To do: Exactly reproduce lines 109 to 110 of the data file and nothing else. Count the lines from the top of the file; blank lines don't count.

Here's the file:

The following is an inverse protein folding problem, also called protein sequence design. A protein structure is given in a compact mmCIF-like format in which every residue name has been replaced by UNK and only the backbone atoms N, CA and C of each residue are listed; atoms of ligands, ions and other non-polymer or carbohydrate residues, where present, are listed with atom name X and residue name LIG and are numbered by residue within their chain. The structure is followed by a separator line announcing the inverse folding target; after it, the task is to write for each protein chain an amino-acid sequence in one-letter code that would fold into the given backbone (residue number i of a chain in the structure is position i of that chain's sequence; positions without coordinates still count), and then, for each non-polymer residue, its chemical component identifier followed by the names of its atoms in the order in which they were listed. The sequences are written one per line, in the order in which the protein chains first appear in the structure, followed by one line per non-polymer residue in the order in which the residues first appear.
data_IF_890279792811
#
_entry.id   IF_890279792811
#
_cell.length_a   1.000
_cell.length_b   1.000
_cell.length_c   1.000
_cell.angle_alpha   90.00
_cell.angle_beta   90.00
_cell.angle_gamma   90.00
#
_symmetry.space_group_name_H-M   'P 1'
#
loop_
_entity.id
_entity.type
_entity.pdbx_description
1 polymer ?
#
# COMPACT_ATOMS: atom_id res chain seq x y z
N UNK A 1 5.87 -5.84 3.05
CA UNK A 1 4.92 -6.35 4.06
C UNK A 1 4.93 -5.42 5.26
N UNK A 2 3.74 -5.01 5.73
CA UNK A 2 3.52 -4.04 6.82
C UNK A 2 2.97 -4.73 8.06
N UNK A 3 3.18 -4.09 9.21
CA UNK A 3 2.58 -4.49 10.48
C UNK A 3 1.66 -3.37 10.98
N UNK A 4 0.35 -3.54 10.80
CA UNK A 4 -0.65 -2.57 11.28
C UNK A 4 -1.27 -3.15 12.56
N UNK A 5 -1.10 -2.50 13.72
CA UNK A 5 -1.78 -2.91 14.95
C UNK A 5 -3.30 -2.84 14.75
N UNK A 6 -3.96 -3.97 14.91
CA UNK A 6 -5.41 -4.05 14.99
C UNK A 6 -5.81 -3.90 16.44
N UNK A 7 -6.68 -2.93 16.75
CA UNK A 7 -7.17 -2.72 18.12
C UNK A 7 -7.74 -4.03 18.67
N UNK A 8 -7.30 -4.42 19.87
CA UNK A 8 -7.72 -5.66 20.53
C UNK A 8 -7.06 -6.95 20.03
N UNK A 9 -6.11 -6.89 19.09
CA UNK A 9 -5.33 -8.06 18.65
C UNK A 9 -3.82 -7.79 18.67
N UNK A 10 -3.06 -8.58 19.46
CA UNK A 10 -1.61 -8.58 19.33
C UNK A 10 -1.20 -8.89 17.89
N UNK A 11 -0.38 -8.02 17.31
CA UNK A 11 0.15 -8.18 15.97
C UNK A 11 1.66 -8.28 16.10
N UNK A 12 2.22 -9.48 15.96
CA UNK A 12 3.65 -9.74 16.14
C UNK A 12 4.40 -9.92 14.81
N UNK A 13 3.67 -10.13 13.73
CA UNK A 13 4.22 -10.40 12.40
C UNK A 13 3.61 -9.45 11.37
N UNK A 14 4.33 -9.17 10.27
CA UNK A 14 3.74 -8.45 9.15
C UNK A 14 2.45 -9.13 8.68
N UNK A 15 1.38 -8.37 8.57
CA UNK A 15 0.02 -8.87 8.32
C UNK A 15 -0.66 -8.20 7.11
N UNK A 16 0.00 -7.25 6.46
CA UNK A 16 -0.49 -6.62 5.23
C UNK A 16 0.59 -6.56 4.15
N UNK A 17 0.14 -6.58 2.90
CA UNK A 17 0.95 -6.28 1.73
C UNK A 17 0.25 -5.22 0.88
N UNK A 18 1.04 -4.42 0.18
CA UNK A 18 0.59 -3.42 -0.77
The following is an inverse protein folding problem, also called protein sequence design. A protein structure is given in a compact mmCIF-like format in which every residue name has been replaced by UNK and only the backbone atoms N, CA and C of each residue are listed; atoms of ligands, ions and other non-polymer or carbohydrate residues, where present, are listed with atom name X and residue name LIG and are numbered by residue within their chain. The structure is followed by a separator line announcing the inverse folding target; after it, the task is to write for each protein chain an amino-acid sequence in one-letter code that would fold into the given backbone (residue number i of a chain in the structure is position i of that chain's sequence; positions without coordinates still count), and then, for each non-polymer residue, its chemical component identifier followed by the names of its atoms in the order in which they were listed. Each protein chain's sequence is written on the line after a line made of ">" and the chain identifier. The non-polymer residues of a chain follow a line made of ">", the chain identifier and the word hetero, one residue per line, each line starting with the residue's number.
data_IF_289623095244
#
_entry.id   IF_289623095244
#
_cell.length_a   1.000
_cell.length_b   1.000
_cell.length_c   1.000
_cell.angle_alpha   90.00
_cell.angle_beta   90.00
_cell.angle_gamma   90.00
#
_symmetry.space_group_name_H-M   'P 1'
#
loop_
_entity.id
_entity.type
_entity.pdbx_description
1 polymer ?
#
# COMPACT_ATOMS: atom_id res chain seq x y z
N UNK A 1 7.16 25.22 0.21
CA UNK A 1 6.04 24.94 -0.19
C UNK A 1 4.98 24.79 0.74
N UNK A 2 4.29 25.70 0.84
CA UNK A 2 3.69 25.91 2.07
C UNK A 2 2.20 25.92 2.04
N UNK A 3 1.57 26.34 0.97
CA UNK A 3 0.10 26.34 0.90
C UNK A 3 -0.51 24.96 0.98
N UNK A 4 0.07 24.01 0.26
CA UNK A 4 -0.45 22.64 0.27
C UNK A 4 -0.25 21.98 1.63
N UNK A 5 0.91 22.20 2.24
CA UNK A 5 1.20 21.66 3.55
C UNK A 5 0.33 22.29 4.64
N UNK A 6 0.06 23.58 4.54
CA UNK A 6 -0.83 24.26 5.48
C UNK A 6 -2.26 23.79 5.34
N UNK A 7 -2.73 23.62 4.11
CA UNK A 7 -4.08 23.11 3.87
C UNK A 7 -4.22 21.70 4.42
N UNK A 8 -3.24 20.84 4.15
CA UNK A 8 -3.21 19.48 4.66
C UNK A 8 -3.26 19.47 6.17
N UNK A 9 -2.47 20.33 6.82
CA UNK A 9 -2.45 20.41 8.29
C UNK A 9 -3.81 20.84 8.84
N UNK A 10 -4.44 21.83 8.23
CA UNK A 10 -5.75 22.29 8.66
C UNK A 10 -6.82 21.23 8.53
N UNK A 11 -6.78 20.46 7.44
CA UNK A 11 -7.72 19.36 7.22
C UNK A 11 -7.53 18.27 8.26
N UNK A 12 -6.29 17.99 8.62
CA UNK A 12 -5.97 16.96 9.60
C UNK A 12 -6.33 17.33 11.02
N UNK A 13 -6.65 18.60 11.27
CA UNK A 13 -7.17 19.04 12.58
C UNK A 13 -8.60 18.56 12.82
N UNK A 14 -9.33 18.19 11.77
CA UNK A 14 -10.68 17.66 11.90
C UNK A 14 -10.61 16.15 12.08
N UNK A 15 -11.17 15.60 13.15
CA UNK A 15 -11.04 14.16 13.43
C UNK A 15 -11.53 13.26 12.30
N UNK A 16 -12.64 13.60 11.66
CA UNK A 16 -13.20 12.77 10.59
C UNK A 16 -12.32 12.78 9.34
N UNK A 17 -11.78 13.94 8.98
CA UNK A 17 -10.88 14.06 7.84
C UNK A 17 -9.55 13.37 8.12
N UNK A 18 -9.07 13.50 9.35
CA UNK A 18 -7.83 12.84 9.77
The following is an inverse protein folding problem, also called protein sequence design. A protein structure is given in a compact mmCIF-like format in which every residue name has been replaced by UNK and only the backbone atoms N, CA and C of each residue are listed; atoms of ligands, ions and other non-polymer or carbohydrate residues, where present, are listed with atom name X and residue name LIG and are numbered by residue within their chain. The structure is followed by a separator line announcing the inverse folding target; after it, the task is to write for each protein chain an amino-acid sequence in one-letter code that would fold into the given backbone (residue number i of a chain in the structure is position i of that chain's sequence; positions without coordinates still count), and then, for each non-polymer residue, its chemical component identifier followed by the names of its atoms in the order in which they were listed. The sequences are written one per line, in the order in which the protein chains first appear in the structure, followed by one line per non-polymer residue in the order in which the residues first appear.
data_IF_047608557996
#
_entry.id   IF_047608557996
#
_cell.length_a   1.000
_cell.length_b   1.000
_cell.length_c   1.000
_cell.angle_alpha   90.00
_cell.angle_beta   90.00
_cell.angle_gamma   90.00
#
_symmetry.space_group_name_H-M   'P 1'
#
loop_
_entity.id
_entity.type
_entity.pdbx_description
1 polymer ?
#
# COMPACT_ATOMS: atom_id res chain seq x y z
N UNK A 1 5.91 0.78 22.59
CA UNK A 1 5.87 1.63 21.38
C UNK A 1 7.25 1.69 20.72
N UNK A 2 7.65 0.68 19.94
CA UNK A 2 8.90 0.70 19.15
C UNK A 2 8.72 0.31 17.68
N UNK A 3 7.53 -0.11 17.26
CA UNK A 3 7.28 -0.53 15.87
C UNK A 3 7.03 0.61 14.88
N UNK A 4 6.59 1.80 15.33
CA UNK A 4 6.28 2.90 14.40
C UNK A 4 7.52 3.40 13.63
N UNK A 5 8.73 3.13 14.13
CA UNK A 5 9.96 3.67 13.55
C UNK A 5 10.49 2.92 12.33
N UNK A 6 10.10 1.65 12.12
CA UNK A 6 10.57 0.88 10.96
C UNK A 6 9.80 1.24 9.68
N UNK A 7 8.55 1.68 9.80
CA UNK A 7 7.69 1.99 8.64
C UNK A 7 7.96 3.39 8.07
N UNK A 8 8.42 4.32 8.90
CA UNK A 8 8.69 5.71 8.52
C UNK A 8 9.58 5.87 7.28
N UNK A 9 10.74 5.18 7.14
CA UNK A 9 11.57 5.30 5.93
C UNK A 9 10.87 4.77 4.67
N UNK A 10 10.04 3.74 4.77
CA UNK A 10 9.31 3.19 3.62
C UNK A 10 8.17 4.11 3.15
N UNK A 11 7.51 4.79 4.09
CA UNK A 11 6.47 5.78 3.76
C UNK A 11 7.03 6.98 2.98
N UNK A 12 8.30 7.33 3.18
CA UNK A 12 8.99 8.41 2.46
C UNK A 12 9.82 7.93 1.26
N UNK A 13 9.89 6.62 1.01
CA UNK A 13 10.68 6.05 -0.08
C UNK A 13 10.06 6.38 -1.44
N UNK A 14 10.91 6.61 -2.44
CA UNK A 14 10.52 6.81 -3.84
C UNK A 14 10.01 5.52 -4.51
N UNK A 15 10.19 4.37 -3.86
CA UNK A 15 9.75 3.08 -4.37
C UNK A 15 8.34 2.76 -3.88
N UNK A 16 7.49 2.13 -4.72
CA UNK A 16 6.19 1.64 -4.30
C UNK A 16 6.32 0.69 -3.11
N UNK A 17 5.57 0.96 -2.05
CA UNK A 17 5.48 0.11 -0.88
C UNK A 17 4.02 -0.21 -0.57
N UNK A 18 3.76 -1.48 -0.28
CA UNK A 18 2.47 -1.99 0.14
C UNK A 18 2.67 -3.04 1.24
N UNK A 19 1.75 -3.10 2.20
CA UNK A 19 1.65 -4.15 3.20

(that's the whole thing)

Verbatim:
CA UNK A 5 1.20 21.66 3.55
C UNK A 5 0.33 22.29 4.64